Warrant officers graduate from ILE pilot program
June 15, 2009
FORT LEAVENWORTH, Kan. (Army News Service, June 15, 2009) -- Five U.S. Army warrant officers joined more than 930 Army, sister-service, international and interagency students in graduating from the U.S. Army Command and General Staff College's Intermediate Level Education course, June 12.
Chief Warrant Officer 5 Timothy Feathers, Chief Warrant Officers 4 Percy Alexander, Nathaniel Jones and Richard Myers, and Chief Warrant Officer 3 Robert W. Russell attended the Army's 10-month ILE course, historically designed to educate and train field-grade officers to be adaptive leaders, capable of critical thinking.
The course was also designed to prepare these officers to operate in full-spectrum Army, joint, interagency, intergovernmental, and multinational environments.
For the first time, warrant officers were represented both in the class and on the faculty at CGSC. Chief Warrant Officers 4 Ronnie Patrick, Darren Lester, Brian Edwards and Anthony Williams are currently assigned to the College's Department of Logistics and Resource Operations.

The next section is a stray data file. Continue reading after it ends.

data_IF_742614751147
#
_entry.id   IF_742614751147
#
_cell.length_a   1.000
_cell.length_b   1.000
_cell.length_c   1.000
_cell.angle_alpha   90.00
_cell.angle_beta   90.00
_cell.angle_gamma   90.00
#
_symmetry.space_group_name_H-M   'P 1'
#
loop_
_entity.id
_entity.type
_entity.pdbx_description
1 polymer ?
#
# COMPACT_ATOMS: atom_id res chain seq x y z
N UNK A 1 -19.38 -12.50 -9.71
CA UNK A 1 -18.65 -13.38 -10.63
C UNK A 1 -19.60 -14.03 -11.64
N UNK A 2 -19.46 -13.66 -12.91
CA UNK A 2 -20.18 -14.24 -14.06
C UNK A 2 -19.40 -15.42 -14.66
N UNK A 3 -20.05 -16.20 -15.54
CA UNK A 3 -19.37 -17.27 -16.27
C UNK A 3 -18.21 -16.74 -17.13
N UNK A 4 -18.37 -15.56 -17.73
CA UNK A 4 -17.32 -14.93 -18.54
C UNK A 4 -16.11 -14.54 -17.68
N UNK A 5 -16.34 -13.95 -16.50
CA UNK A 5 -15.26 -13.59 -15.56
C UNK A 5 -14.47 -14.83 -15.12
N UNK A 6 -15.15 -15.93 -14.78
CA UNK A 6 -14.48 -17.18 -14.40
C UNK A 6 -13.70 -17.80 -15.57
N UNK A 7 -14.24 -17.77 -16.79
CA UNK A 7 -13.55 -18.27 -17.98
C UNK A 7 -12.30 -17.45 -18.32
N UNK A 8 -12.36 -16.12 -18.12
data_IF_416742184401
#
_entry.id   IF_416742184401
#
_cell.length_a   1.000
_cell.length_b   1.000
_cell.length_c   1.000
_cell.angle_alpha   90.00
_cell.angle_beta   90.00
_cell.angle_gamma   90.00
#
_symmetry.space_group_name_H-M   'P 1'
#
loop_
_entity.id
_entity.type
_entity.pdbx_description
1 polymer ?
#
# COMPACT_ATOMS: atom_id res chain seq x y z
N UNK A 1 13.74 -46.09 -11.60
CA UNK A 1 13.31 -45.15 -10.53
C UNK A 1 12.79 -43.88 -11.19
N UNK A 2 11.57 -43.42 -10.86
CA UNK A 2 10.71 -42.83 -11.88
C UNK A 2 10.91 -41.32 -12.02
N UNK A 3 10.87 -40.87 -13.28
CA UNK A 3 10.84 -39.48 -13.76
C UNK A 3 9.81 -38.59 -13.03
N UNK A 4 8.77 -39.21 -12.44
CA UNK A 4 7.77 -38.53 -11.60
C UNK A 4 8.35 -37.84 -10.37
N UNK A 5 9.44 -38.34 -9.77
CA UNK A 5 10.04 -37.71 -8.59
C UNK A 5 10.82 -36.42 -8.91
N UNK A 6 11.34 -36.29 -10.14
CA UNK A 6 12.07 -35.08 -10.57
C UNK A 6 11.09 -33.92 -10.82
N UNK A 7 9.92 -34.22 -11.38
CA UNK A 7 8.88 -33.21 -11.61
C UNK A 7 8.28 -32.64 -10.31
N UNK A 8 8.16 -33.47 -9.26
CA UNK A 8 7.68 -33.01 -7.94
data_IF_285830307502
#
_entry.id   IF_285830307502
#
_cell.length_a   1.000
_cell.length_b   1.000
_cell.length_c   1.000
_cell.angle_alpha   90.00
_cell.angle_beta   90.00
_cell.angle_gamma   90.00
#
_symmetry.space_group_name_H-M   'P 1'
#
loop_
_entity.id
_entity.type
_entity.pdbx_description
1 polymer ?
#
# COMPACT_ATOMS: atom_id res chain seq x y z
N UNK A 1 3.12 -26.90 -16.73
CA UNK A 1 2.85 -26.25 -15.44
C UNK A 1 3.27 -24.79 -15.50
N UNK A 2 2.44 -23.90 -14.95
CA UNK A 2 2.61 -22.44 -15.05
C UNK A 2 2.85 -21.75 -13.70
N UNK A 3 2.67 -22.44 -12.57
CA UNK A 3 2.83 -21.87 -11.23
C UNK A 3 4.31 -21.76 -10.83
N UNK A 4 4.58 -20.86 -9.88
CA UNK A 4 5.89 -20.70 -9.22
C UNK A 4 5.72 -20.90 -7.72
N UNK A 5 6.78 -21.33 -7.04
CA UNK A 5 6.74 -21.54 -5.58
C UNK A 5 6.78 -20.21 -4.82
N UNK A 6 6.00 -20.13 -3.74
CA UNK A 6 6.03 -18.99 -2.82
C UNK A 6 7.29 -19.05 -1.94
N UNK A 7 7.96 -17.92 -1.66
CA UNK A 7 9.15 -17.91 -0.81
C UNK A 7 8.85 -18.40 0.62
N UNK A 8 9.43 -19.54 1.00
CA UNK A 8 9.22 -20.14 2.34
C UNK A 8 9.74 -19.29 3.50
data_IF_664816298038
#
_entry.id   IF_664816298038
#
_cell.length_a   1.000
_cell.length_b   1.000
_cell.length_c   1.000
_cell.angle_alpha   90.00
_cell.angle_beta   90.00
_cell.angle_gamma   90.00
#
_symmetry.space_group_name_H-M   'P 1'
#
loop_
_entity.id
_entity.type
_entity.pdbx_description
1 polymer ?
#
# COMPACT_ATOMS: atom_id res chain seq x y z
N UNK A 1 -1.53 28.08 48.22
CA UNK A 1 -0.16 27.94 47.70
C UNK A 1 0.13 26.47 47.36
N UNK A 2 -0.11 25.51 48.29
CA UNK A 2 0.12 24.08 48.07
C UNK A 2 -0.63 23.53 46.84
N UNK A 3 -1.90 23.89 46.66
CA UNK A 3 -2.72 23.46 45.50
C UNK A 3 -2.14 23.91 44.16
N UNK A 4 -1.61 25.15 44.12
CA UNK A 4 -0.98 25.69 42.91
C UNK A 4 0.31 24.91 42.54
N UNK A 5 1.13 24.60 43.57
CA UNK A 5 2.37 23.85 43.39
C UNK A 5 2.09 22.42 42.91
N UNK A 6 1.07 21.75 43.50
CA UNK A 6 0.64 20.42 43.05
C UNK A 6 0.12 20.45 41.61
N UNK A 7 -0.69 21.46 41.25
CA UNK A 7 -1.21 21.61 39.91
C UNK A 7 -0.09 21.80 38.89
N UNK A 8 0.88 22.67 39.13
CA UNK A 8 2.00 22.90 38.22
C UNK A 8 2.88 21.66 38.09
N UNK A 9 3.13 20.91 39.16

"This is a very proud moment for the college," said Lt. Gen. William B. Caldwell IV, CGSC commandant. "Warrant officers are a valued part of the total Army team and these outstanding Soldiers provided another rich perspective of learning. Just as we have embraced our international and interagency partners in the course, today we recognize the importance of our senior technical officers, who are leaders in their career fields."
This year's ILE class also marked several notable "firsts" in addition to warrant officer participation in the course:
- the first officer from Montenegro attended the course, raising participant countries to 155 at the college
- the first interagency representative took home the "Outstanding Interagency Student" award
- the first six students graduated from a new University of Kansas/CGSC master's program in supply chain management
Myers said he gained valuable insight from the unique opportunity to attend ILE.
"I believe the value of our attendance is in warrant officers, present and future, gaining a comprehensive understanding of full-spectrum joint, multinational, and interagency operations from the strategic, operational, and tactical perspective," Myers said. "Ultimately, this understanding enables us to adapt our programs and apply our technical expertise in a way that truly supports the commander's intent while also preparing us as leaders to deal with the complexities associated with Army operations."
Warrant officers interested in attending the Command and General Staff College ILE course should contact their assignment manager at Human Resources Command for details.
(Submitted by Command and General Staff College Public Affairs.)